What not to say ‘Pop art? What, like Lady Gaga?’ What to say ‘You know this isn’t the original image, right? It’s a 1992 copy because the first 1956 version is too fragile to leave its current home’ – saying that alone
is pretty good, but go for an art slam-dunk by mentioning the coolest name in art history, Marcel Duchamp. After befriending him in the ’60s, Hamilton went on to make copies of Duchamp pieces that were too fragile to travel.
What not to say ‘I could do this if you gave me some scissors and a couple of issues of Vogue.’ What to say When you think of pop art, chances are Americans like Andy Warhol or Roy Lichtenstein come to mind. But we Brits were the real pop pioneers, so point out that this collage pre-dates Warhol and his soup cans or Lichtenstein’s comic books. For bonus points, talk about poster maestro Eduardo Paolozzi (who mosaic-ed the hell out of Tottenham Court Road tube station) and John McHale, who coined the term ‘pop art’.
What not to say ‘Didn’t this used to be an Athena poster?’ What to say The late Hamilton loved food, and not just the tinned ham in this collage. Show your expertise by highlighting his long friendship with superstar chef Ferran Adrià of El Bulli fame. Then draw a clever parallel with his massively controversial 1982 portrait of IRA hunger striker Bobby Sands and say something like: ‘Food, or the lack of it, was some serious artistic fuel for Hamilton’s fire.’ Guaranteed art props!
What not to say ‘This would be better if it was scratch and sniff.’ What to say Show off your knowledge of Hamilton’s oeuvre (top-notch art word, there) by mentioning his portrayal of celebs, especially his big hit, ‘Swingeing London’ (1967-73), based on a photograph of Mick Jagger and art dealer Robert Fraser being arrested on drug charges. Wittily remark on Hamilton drawing parallels between the cultural currency of toasters and the toasted, then guffaw.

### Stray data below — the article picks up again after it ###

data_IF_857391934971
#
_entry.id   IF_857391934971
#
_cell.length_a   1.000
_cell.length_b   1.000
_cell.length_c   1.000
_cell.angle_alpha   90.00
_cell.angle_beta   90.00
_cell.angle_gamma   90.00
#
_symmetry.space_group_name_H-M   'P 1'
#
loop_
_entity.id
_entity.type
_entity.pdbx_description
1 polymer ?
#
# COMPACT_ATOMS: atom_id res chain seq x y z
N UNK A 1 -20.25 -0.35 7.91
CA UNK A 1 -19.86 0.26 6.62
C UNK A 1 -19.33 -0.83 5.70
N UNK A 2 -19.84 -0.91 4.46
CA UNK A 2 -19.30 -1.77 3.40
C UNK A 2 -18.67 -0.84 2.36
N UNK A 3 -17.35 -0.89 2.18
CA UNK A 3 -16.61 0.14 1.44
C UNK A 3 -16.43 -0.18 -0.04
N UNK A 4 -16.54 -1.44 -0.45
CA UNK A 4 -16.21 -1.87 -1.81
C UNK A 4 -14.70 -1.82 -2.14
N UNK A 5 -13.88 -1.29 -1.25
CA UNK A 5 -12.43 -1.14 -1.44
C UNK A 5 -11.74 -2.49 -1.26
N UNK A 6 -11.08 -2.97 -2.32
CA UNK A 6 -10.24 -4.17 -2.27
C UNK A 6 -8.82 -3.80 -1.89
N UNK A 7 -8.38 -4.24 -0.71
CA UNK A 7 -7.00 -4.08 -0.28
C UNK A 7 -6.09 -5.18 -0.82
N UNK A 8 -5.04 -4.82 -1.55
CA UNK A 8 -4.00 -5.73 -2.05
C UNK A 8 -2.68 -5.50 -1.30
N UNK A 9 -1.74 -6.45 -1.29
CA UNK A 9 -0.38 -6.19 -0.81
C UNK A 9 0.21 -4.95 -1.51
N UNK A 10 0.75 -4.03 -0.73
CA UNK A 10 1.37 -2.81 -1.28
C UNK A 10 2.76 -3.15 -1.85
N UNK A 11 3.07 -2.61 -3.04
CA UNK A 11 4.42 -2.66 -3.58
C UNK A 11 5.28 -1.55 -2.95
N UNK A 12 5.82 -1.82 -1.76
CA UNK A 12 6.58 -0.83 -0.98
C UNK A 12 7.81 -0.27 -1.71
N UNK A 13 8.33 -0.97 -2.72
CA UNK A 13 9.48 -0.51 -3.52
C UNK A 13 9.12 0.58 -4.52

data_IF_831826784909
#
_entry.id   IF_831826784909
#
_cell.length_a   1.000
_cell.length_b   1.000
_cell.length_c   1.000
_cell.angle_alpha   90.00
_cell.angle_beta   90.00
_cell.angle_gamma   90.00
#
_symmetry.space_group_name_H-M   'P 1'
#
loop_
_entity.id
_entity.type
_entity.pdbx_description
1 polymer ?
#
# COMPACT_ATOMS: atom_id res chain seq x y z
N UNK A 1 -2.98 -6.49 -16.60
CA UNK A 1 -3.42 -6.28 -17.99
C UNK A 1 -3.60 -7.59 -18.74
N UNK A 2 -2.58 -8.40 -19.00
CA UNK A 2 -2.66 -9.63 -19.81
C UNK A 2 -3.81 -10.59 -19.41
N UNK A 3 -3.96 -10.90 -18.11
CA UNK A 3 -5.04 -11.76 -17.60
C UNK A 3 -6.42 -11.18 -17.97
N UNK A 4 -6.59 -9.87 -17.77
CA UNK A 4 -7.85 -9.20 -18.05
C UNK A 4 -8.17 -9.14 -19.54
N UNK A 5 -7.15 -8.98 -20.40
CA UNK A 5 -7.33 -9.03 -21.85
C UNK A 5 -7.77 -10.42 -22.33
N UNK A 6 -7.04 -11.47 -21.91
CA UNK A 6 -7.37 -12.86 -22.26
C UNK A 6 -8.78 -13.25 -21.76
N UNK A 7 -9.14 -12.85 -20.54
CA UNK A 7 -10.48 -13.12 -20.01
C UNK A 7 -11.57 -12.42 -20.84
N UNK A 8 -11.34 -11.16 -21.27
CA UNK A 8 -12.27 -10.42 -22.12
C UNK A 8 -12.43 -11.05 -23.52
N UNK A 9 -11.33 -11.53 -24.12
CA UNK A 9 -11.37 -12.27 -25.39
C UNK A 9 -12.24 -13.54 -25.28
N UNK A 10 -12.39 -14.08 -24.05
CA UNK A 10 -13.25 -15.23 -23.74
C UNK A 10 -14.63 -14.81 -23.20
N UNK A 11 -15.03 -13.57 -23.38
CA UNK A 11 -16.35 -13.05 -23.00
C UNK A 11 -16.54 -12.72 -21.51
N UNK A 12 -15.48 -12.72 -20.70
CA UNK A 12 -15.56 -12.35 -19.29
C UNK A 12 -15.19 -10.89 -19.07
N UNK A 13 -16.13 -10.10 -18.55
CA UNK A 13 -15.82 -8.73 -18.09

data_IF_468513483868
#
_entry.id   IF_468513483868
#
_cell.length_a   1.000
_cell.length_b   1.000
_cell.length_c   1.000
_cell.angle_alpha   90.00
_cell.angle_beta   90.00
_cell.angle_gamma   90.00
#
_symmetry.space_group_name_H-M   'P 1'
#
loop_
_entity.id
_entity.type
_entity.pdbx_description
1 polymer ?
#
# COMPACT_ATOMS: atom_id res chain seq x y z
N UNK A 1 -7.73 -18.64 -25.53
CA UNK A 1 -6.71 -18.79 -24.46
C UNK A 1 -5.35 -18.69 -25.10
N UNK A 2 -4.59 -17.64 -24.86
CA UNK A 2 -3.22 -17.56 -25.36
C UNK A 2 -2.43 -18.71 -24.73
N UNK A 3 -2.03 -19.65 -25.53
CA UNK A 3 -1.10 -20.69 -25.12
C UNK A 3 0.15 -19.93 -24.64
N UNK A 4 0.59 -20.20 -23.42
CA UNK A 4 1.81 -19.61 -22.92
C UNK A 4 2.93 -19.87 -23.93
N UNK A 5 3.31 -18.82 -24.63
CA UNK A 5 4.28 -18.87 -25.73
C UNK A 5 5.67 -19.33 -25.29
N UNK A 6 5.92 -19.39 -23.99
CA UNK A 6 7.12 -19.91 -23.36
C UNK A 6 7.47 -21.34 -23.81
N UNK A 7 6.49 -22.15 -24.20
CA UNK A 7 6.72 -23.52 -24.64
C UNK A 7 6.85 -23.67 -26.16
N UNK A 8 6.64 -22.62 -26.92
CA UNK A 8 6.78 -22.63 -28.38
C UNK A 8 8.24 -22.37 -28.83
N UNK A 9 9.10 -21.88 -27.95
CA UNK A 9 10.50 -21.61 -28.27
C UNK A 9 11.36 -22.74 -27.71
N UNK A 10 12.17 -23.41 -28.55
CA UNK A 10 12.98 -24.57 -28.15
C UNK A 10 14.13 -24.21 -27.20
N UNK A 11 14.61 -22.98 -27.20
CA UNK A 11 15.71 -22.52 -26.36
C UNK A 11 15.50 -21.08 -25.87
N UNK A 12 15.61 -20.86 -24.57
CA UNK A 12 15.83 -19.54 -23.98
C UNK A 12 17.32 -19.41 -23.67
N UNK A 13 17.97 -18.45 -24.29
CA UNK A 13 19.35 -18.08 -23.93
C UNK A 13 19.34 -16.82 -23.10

What not to say ‘Jagger got arrested on drug charges? More like “Rolling Stoned”, amiright?’
Top art features
Photography in London
Addicted to Instagram or permanently attached to your SLR? Even if your camera roll is totally empty, you'll find a way to appreciate London photography; we have the widest variety of styles in some of the best exhibitions at the most beautiful galleries. Find them in a flash with our guide to photography in London.
You might also like
- Participatory art: what to check out this summer
- Sensing Spaces: Architecture Reimagined at the Royal Academy
- Curator's choice: highlights from 'The EY Exhibition: Paul Klee'
- Phyllida Barlow interview: 'I like accidents with sculpture'
- Veronese: Magnificence in Renaissance Venice at the National Gallery